The Harvard Business Review doesn’t mince words when it describes the gatekeeper’s function. “By controlling (literally keeping the gate open or shut for) information and, sometimes, vendor access to corporate decision makers, the gatekeepers largely determine which vendors get the chance to sell.”
In other words, love them or hate them, gatekeepers play a huge role in the sales process. For some, they can fast-track a cold call right up to the ideal buyer. For others, they can slow the sales process and add complexity to the mix. And still for others, the gatekeeper can stomp a deal into the dirt before it ever has a chance.
That last one sound familiar?
If so, you’re not alone. The vast majority of cold callers have a hard time getting past the gatekeeper. After all, gatekeepers are trained like World Cup goalies to deflect anything that smells like a sale or a pitch. And to make matters worse, it seems like gatekeepers are becoming more savvy all the time with better screening tools to guard the executive’s time. (Hey, they’re just doing their job.)
Don’t worry, there’s hope. With a little preparation and strategy, you can outmaneuver the gatekeeper and consistently have your voice heard by C-level executives. But be warned, it’s more of an art than a science. And it will take some practice to perfect the method I’m about to teach.
So without further ado, let’s get right into it.
Keep in Mind: The single best way to get past a gatekeeper is to avoid them completely by going through the back door with a direct line (which I’ll touch on later). I know this isn’t always possible, so keep reading to learn the ins and outs of gatekeeper finesse.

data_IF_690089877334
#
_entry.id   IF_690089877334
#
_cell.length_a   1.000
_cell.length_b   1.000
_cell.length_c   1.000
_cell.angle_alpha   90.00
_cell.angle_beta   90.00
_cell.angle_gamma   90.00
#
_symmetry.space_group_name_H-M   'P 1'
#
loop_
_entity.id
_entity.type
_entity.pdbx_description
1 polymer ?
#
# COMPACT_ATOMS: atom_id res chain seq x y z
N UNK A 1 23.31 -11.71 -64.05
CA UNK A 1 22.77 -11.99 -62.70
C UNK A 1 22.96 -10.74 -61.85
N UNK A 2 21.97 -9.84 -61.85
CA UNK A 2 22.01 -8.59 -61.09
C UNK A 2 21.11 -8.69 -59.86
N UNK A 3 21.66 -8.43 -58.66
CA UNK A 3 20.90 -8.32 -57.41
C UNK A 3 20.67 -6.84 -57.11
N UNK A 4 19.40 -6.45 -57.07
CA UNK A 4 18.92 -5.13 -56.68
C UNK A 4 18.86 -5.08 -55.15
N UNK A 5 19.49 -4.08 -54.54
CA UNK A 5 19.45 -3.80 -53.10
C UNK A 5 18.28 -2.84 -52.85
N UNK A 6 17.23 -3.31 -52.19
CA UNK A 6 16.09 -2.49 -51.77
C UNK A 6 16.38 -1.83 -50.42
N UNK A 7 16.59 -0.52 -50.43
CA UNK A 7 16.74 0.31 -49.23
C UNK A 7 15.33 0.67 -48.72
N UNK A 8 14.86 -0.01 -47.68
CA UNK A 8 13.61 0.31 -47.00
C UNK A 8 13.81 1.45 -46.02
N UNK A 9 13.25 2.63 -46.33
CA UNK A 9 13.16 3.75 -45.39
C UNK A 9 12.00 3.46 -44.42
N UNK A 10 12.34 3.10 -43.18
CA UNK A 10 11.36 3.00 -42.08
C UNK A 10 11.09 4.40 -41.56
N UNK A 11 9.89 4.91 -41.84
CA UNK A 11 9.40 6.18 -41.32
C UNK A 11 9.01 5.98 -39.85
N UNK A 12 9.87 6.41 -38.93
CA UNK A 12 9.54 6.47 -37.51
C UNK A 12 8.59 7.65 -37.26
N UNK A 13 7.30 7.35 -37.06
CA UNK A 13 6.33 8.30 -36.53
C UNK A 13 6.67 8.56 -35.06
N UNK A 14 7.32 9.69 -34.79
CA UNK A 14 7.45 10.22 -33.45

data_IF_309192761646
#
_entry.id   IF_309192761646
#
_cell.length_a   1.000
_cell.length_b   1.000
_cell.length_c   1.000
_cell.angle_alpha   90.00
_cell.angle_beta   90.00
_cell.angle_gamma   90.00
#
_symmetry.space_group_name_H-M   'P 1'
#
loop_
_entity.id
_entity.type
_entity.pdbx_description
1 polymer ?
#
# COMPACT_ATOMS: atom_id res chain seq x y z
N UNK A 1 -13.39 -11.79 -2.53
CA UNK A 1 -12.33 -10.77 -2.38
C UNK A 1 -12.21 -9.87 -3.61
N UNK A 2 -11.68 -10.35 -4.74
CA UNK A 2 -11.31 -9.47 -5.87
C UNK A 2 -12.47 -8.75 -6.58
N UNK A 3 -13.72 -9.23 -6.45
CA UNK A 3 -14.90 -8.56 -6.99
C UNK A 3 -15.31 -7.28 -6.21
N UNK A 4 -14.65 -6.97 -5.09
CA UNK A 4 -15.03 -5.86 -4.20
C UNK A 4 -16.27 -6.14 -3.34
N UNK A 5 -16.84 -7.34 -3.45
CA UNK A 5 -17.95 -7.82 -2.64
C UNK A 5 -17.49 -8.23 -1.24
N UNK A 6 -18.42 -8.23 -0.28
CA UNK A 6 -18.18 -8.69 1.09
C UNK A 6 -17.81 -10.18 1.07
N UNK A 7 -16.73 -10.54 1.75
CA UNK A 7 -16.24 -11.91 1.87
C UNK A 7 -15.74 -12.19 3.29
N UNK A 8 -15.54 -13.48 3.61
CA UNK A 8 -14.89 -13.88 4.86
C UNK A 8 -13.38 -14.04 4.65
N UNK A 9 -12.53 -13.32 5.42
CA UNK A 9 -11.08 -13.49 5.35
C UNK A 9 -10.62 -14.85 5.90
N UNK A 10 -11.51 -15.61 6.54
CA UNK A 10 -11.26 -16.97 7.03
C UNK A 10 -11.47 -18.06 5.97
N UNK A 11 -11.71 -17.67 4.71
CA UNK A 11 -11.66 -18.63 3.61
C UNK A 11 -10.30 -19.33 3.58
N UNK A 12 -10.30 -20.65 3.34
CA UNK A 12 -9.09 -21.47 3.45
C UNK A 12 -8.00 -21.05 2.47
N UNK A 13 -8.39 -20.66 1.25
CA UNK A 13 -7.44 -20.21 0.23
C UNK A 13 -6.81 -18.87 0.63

A Quick Note on Respect
The average sales guru will tell you to build trust and show immense respect to the gatekeeper. But I’m not average, I’m not a guru, and I know this is a losing approach. Now – I’m not saying be disrespectful, but the moment you seem weak in the eyes of the gatekeeper, they will smell blood in the water and you’re done. That’s it. While sometimes this “build trust” approach will work, in the majority of cases it won’t.
Remember, the C-suite executive assistant (the CEO’s gatekeeper!) is highly-trained at putting cold calls on ice. And you don’t want that. You build trust with c-level decision-makers, not with gatekeepers. There’s a better way.
One caveat: If you happen to have the gift of gab and you can charm a snake from a wicker basket, then by all means, smooth-talk right past the gatekeeper. But chances are, this hasn’t worked for you, and that’s why you’re reading this article.
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Become a C-level Salesperson
That’s right, it’s time to become a C-level salesperson. I’m not telling you to muscle your way up the org chart. I just mean act like a C-level executive. It’s time to do some method-acting and become an equal to your prospect in the eyes of the gatekeeper. Because here’s the hard truth: only important people get past the gatekeeper. That’s the secret. That’s the “Why”. And now I’ll unpack the “How”. I’m going to show you how to do it.